On the way back from this expedition, the two chimneys at Ringsend, silhouetted against a sunny break in the clouds, seemed so far away. Our legs were drained and in those last few defining kilometres, there was few words spoken between us. We’d reached the end of our strength, so we dropped into Kev’s house for one last cup of tea.
Myself and my friend, Kev, decided to cycle to Howth, which was a stretch but we were all for it. I was coming from North Strand, just over 10k or so, and he was coming from Raheny. We made plans and hoped for the best. Waking up, I left North Strand hopeful and excited but reaching Fairview changed this. The cycle from my house to Kev’s usually should take around 15 minutes, but every pedal was meticulously draining against the wind roaring in from the sea.
I watched ducks and geese point themselves towards the wind, streamlined, as they chilled on the grass. Occasionally the odd seagull would take a tumble and gush off across the grass, the spray from the sea nearly soaking me as I watched. Head cocked into my shoulder and neck-warmer up around my face, I pushed on. To say it was a struggle wouldn’t do it justice.
I arrived in Kev’s having already lost a fair amount of calories, so we had a cuppa tea and prepared. We hit the windy road again, this time headed for Sutton. We laughed as the wind pushed me towards him and him towards me, our bikes not totally optimised to adapting to windy conditions. People in cars stared as we yelled ‘What did we do to deserve this?’ Even the birds had stopped trying to fight it and just stood bewildered as we passed slowly by. The wind was whipping around our faces, and usually the smell of the ocean is beautiful but neither of us had the ability to smell anything. We could hardly feel or hear anything either. The further we pushed on, the less of a great idea it became. Still, it made for a story.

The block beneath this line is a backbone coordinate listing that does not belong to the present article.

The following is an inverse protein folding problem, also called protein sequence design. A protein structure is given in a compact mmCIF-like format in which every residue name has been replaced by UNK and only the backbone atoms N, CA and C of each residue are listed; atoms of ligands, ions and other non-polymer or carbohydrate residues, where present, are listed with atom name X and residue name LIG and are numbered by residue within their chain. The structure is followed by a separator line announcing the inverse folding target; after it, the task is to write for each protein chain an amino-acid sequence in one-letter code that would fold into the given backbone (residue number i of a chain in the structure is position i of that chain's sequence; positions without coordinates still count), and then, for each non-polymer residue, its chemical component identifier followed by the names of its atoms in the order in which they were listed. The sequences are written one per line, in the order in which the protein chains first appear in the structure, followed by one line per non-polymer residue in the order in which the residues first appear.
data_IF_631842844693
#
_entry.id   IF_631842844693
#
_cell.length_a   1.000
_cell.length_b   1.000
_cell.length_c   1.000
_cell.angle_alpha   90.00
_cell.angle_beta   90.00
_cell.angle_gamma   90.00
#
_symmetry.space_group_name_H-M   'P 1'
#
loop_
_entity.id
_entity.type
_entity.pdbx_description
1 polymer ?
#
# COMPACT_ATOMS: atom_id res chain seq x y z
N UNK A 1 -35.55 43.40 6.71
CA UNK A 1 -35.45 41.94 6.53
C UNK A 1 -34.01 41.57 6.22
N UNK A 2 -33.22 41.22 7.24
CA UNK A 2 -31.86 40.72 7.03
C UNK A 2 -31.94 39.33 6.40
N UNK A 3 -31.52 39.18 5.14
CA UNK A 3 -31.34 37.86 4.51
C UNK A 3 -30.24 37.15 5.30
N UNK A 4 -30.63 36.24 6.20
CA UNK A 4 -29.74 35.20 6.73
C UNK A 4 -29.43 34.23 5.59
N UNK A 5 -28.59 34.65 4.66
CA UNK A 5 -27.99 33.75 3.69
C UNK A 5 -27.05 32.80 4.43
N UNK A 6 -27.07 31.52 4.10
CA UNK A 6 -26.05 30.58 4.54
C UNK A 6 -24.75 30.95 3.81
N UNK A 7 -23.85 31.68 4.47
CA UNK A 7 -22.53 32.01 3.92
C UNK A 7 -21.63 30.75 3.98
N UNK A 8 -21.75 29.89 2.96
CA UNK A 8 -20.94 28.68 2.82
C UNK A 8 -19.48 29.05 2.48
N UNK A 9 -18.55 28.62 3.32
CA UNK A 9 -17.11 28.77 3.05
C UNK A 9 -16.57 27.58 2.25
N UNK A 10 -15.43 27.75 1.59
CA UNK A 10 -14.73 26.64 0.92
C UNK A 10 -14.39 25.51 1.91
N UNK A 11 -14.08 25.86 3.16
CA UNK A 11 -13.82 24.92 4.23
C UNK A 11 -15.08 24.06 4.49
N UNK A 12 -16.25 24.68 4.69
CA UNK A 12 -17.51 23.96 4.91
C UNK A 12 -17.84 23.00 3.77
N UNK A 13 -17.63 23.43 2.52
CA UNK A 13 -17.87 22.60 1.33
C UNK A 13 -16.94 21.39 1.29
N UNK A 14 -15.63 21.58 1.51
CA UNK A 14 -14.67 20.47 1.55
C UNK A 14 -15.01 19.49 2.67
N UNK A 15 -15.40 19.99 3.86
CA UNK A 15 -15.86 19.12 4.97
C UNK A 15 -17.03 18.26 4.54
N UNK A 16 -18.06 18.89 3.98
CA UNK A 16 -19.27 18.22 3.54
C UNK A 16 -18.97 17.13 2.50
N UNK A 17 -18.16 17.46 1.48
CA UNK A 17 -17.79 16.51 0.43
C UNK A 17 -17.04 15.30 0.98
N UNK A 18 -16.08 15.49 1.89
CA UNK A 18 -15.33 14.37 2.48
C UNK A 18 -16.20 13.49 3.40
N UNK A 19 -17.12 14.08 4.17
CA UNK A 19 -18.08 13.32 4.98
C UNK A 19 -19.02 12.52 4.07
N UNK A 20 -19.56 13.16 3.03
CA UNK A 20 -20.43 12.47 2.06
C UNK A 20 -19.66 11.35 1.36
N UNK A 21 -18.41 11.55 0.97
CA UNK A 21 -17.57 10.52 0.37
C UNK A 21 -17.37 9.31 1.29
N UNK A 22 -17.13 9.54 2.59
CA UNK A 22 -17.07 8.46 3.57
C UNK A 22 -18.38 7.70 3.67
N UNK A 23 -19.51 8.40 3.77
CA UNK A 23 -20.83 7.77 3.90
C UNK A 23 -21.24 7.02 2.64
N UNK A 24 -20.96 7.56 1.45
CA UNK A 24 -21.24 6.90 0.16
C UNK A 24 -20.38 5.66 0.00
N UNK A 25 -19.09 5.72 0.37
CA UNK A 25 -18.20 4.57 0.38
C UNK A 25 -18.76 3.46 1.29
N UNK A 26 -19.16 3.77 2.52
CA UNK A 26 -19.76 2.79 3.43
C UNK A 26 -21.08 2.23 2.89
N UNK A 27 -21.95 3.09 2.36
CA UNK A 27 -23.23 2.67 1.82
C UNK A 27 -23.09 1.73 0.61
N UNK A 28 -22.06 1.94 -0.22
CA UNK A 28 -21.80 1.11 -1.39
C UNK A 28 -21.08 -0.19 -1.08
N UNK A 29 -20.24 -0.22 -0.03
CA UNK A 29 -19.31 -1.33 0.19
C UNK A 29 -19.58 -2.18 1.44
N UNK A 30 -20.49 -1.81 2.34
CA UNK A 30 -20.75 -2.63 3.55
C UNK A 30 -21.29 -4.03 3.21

At Sutton we veered off the coast road and the wind subsided. By subsided, I mean that on a normal day it would still be pretty bad. The relief was wonderful and we stayed on this sheltered road all the way to Howth’s pier where we left our bikes and had a stroll. I watched seagulls dancing around buckets of fish and listened to their screeches. I was still freezing but they seemed to be having a nice time.
We strolled along the pier past trawlers to the tip of the pier, and standing on top of steps, nearly fell in with the strength of the wind. The view was beautiful, the cliffs were breath-taking and we stood a moment, taking it all in.
Standing looking out across the trawlers, yachts and seagulls, I had a wonderful little moment where everything fell away and I could simply appreciate the marina and all its wonders. It was cold, my toes hurt and I was shaking, but for a moment I forgot all that as the seagulls drifted around like fireflies. All that was left was their happy screeching and the hum of the various trawlers at work.
Myself and Kev opted for a coffee, right as two enthusiastic fish-shop workers sauntered by, yapping in the cold air. We sympathised with them having to work on such a freezing day, but they seemed as happy as ever.
Sitting down in the warmth of a little café on the main street, we took a while to re-adjust our body temperatures. Following an Americano and caramel square, we braced ourselves and dug into the long cycle home. This time the wind was in the other ear, and slightly behind us so it wasn’t as difficult as before. The chimneys of Ringsend stood majestic ahead of us, a landmark to focus on instead of the freezing air burning our throats.
Eventually, after a long workout, after the sea had decided to recede and stop harassing the gulls, after all the ebbing and flowing we made it back to Kev’s. Quick cuppa tae and I headed home, avoiding the coast road on the way back. The air was cold but without the wind it wasn’t so bad.
Home, shower and tea and everything was fine. Howth is a beautiful place, but we picked the completely wrong day to cycle there. It was an adventure, no doubt. It was the warmest shower I’ve had in a long, long time. Howth may not be the edge of the world, but it certainly felt like it that day.